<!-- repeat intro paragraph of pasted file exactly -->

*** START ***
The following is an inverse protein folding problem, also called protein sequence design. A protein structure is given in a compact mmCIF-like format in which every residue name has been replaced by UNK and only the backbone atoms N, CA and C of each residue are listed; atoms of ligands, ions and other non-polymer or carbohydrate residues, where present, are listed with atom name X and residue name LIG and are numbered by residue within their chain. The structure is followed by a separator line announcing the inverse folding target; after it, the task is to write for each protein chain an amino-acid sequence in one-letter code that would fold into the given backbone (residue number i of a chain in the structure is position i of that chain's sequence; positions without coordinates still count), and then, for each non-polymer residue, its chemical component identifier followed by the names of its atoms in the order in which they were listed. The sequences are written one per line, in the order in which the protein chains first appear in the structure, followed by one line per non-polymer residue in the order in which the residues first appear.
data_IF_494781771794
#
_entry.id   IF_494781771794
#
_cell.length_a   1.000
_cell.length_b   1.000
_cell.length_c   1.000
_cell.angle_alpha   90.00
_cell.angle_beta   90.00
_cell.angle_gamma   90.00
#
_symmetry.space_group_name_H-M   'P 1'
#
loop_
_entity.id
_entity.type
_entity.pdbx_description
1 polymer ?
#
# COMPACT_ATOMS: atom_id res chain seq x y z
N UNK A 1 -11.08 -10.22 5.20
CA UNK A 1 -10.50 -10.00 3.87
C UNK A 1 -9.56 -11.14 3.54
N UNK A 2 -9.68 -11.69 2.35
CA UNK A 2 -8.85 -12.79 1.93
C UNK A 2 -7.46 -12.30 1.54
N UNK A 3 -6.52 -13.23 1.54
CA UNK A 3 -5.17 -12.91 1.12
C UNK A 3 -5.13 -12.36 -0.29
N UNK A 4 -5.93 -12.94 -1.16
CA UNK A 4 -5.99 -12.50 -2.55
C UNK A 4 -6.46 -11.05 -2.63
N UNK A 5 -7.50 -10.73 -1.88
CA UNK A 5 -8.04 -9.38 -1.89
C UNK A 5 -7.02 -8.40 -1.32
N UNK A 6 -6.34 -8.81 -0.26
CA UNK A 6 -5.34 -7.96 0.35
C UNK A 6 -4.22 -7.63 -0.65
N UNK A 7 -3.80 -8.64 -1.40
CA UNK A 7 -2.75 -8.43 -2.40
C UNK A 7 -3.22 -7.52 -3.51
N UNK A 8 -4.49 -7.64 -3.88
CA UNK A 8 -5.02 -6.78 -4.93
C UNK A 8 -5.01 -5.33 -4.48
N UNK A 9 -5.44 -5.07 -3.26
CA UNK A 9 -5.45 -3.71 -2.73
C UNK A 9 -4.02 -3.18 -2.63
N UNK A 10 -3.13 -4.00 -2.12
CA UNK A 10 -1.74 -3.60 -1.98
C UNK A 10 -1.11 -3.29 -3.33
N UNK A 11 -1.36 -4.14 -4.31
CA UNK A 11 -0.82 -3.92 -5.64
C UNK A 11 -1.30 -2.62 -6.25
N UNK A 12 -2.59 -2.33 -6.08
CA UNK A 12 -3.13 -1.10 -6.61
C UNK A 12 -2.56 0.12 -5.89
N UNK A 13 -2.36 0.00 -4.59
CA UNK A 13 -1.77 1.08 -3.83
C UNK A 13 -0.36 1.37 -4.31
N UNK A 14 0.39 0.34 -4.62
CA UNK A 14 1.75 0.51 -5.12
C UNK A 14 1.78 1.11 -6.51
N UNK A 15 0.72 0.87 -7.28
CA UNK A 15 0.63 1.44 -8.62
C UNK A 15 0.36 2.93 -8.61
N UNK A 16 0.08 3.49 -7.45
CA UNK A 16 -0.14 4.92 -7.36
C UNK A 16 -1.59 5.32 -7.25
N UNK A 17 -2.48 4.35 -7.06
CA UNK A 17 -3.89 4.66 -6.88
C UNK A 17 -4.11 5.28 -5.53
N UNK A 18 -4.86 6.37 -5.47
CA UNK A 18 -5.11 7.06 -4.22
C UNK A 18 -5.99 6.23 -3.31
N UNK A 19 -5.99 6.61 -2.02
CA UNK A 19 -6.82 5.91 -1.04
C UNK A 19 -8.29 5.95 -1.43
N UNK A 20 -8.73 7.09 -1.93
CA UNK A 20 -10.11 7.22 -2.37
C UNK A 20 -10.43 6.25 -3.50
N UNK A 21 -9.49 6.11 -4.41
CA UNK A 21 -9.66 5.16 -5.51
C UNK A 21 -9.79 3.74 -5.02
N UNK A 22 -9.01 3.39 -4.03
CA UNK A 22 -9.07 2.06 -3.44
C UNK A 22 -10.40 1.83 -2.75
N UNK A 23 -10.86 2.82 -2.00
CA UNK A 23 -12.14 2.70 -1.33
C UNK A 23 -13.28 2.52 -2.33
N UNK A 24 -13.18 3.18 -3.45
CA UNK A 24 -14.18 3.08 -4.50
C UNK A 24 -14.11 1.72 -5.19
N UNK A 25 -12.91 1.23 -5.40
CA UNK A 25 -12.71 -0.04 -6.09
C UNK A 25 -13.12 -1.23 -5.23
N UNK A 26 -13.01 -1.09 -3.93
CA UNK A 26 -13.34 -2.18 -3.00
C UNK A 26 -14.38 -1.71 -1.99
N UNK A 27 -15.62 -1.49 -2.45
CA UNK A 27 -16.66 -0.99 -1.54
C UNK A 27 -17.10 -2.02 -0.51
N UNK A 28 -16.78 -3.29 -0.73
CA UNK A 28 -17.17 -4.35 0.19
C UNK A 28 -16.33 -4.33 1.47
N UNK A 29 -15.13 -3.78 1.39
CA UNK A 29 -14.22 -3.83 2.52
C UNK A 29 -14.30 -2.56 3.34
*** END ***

The following is an inverse protein folding problem, also called protein sequence design. A protein structure is given in a compact mmCIF-like format in which every residue name has been replaced by UNK and only the backbone atoms N, CA and C of each residue are listed; atoms of ligands, ions and other non-polymer or carbohydrate residues, where present, are listed with atom name X and residue name LIG and are numbered by residue within their chain. The structure is followed by a separator line announcing the inverse folding target; after it, the task is to write for each protein chain an amino-acid sequence in one-letter code that would fold into the given backbone (residue number i of a chain in the structure is position i of that chain's sequence; positions without coordinates still count), and then, for each non-polymer residue, its chemical component identifier followed by the names of its atoms in the order in which they were listed. The sequences are written one per line, in the order in which the protein chains first appear in the structure, followed by one line per non-polymer residue in the order in which the residues first appear.